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Mark Cuban says he’s ‘too competitive’ to retire at age 64

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Almost 4 a long time ago, a 25-year-old Mark Cuban had a goal: He desired to retire inside 10 years.   

But to today, the 64-year-old billionaire remains to be working as an investor and entrepreneur. From owning the NBA’s Dallas Mavericks to starring on ABC’s “Shark Tank,” Cuban says he’s removed from able to reduce.

On a recent episode of the “Re:Considering” podcast with Adam Grant, Cuban said there is a reason he hasn’t retired.

“I’m too competitive,” Cuban said, adding that this mindset it exactly what’s propelled him to an extended and successful profession.

“After I was 25 and had my first company, I desired to get wealthy,” Cuban said. “I desired to retire by the point I used to be 35, and in order that drove the selections that I made.”

But after selling his first company, MicroSolutions, in 1990, Cuban realized something: Starting, selling and investing in firms felt like a sport — and one he knew he could keep winning at for years to come back.  

“Every entrepreneur [in] the back of their mind says, ‘I would like to be that entrepreneur that disrupts an industry and changes it,'” Cuban explained. “What’s higher than that?”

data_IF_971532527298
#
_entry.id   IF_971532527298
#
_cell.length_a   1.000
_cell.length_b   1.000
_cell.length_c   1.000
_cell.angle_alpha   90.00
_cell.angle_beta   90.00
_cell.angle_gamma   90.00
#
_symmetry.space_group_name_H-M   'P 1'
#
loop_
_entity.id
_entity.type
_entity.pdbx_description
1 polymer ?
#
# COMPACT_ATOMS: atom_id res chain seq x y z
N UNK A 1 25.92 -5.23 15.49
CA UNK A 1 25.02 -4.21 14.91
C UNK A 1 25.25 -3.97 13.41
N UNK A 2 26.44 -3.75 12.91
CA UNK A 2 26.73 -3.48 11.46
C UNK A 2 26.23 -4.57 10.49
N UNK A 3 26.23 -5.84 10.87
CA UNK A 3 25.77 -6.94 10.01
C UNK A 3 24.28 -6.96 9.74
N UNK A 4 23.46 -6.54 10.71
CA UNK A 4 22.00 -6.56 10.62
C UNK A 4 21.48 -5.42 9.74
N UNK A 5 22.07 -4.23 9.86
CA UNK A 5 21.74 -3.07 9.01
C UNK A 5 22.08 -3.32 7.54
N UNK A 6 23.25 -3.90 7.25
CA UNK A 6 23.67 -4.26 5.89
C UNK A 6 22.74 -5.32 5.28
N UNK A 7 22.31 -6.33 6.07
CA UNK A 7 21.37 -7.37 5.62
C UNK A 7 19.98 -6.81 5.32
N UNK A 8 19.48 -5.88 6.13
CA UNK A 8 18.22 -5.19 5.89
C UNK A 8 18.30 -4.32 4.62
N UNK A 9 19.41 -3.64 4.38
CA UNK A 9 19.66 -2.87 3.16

In other words, Cuban may not need extra money, but he still gets a thrill from backing promising investments. If he does earn money on an investment now, he said on the podcast, “I’ll just reinvest it.”

At 64, Cuban is about three years shy of having the ability to claim his Social Security retirement advantages — and he’s significantly wealthier than the common retired American in his age bracket. In July, investment firm Vanguard found Americans between the ages 55 and 64 typically have almost $90,000 saved for retirement. While Cuban hasn’t disclosed how much is in his 401(k) plan, Forbes estimates his net price is $4.6 billion.

And a few experts say retiring early is overrated, anyway. Nearly two-thirds of individuals from ages 57 to 66 retire early, despite the fact that the common wealth for that age bracket is $144,000. That is lower than three years of median household spending, Laurence J. Kotlikoff, a Harvard economist, wrote for CNBC Make It in February. The result’s early retirees often find yourself with less money saved and a decrease in overall life achievement, in response to Kotlikoff.

However it doesn’t seem like Cuban might be retiring anytime soon.

In January, he launched Cost Plus Drugs, a prescription company that gives generic medications at a less expensive price than typical pharmacies. And while his competitive spirit drove him to start out the business, Cuban said he’s more focused on the corporate’s mission than making a profit — and that is one reason why Cost Plus Drugs is in a position to offer medications at inexpensive prices.

“If I’m 25 and I’m doing this again, I’m probably [thinking], ‘Okay, what can I do to get acquired?'” he said. “But now…the marginal value of my next dollar is [minimal]. It isn’t going to alter my life quite a bit. So my decision-making process is totally different.”

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